The most hotly contested issue in this accrued benefit area involves what is known as the “whipsaw” claim. This concerns whether and when the plan can pay the hypothetical account balance as the lump sum plan benefit at termination. Cash balance plans are typically designed to pay this benefit at termination, and this balance is also what is communicated to the employees as their benefit. ERISA, however, was not designed with cash balance plans in mind; instead, it is premised on the notion that in a defined benefit plan, the benefit due is an annuity beginning at the normal retirement age, typically age 65. This whipsaw issue has been raised in a number of the cases litigated to date. These cases stand for two basic propositions: (1) in determining the amount of a participant’s lump-sum distribution, the participant’s hypothetical account balance must be projected forward to normal retirement age and then discounted back to present value; and (2) if the interest credit rate is higher than the discount rate, distribution of the amount in the participant’s hypothetical account balance will cause a forfeiture under ERISA § 203(a) and a violation of the actuarial equivalent rules of ERISA § 203(e).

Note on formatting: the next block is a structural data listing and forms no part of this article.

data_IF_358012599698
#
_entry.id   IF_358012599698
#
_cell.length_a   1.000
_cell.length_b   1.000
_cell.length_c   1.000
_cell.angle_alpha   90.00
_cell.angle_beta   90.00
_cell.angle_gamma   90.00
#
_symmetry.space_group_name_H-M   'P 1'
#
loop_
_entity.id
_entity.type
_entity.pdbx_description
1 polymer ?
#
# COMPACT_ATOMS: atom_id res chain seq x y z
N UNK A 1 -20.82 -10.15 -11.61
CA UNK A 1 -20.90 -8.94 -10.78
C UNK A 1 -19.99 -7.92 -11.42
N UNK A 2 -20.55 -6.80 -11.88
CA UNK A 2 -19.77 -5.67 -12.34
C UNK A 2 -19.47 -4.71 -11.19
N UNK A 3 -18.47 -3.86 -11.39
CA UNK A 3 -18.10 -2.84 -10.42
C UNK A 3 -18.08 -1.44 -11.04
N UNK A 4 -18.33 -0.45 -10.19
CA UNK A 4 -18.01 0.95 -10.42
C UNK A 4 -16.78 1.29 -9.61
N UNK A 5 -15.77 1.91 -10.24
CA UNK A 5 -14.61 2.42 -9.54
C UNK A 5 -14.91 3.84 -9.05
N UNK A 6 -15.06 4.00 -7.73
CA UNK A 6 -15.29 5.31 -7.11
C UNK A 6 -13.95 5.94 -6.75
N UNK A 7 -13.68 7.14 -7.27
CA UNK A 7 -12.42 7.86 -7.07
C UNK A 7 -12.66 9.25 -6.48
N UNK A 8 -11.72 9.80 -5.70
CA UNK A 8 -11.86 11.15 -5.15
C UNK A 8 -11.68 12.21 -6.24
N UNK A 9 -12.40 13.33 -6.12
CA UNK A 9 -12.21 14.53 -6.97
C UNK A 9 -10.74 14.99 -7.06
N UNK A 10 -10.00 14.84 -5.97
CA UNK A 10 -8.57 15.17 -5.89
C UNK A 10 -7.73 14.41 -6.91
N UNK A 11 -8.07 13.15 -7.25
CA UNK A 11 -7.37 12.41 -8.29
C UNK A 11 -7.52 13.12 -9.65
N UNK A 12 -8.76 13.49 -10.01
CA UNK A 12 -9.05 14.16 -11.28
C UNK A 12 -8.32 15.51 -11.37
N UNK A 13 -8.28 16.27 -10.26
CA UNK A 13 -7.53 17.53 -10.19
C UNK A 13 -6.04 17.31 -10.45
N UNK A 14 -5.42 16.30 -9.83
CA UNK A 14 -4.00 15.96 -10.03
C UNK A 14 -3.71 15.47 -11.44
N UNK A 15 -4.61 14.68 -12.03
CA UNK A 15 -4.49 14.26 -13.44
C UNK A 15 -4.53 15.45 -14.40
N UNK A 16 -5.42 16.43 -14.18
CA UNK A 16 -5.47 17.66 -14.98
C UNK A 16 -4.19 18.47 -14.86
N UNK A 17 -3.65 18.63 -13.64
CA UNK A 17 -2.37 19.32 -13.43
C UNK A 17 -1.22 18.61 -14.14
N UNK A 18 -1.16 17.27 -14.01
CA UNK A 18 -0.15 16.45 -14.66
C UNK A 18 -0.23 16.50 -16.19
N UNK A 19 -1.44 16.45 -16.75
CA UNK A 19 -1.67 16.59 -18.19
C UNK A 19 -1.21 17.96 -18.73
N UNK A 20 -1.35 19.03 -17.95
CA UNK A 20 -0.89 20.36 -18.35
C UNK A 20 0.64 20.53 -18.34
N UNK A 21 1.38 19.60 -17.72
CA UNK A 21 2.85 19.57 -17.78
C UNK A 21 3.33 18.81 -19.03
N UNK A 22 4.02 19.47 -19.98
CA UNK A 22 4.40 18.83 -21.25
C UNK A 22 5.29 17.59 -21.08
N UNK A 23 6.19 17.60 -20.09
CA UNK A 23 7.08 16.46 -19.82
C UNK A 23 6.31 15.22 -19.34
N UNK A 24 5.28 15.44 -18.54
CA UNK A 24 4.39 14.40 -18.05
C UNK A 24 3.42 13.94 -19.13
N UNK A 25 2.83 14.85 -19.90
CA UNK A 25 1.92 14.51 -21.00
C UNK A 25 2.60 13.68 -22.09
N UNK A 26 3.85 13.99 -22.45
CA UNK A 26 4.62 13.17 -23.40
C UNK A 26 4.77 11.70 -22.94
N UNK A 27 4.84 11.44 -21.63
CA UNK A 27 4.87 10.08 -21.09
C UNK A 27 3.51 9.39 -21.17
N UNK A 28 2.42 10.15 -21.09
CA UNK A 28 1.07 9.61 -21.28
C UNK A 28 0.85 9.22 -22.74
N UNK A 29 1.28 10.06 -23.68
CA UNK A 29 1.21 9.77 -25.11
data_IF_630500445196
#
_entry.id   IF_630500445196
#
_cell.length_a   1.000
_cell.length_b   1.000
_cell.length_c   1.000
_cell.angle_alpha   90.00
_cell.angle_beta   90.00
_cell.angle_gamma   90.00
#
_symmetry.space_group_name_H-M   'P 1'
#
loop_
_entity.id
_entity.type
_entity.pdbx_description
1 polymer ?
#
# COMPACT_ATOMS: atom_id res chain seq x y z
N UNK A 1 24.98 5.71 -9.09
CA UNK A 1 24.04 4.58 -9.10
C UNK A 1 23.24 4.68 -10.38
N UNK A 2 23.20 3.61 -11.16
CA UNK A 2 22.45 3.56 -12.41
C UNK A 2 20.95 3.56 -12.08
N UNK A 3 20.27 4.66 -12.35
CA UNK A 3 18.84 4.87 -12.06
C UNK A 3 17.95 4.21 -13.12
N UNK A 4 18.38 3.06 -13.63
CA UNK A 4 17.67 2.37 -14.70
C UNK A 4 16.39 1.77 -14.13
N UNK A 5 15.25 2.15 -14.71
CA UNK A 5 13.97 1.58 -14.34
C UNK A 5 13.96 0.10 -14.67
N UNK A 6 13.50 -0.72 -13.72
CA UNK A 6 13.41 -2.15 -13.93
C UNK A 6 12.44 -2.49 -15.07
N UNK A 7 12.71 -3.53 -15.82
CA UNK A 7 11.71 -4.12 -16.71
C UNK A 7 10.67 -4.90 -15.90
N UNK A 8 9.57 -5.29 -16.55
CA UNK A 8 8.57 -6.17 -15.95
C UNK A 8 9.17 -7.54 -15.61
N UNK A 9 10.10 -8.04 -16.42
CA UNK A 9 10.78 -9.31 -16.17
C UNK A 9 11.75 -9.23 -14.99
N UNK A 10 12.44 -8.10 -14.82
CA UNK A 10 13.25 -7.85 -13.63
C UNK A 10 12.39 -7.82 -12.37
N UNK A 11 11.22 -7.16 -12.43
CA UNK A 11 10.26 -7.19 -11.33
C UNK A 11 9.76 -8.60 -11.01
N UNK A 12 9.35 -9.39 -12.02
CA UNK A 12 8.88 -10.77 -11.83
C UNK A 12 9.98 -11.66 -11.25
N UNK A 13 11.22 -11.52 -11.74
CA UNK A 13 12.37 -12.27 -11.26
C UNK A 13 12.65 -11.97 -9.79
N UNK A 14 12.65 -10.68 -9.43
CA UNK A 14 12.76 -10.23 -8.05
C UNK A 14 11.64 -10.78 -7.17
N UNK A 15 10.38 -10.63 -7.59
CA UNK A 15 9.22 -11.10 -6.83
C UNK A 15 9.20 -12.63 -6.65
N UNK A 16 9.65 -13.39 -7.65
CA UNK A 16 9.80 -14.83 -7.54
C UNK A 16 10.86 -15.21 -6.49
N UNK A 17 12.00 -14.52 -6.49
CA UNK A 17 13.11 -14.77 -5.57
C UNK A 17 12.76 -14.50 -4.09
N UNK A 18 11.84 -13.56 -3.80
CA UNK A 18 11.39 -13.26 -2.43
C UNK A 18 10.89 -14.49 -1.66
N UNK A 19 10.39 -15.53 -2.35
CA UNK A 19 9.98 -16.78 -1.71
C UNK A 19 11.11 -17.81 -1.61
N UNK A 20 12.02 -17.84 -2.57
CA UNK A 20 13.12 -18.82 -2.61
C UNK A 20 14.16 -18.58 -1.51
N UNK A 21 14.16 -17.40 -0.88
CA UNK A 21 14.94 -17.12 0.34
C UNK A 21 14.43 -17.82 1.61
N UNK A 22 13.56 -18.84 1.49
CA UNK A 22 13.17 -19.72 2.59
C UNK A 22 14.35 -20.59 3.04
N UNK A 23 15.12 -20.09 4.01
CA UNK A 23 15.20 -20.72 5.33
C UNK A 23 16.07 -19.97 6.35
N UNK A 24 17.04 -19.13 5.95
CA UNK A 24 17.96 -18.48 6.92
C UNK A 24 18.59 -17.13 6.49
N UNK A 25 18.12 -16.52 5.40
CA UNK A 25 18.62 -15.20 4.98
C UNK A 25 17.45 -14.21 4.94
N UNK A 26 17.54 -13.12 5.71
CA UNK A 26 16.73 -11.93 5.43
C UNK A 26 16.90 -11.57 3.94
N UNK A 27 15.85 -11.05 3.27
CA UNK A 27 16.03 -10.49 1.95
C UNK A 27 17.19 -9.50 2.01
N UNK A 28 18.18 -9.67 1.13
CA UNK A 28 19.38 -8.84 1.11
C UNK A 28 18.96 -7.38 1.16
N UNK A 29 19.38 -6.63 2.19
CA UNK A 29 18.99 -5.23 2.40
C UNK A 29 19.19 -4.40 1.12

Pension Protection Act of 2006. The Pension Protection Act of 2006 addresses, on a prospective basis, several issues pertaining to cash balance and other hybrid plans, including, without limitation; (1) the rate of benefit accrual; (2) an interest requirement; (3) conversions; (4) elimination of the “whipsaw” effect; (5) vesting; and (6) mergers and acquisitions.

Since 1986 the Internal Revenue Code, ERISA, and the ADEA have contained parallel provisions prohibiting age discrimination in benefit accruals under a defined benefit pension plan by providing that “the rate of an employee’s benefit accrual may not be reduced, because of the attainment of any age.” The act makes it clear that hybrid plans will not be treated on a going-forward basis as violating the age discrimination provisions under the Code, ERISA, and ADEA if a participant’s “accrued benefit,” determined as of any date, would be equal to or greater than that of any similarly situated younger individual who is or could be a participant. To achieve this result, these statutes provide that, in determining whether a plan is age discriminatory, benefits may be calculated in ways other than as an accrued benefit, such as by using the balance of a hypothetical account or the current value of the accumulated percentage of the participant’s final average compensation.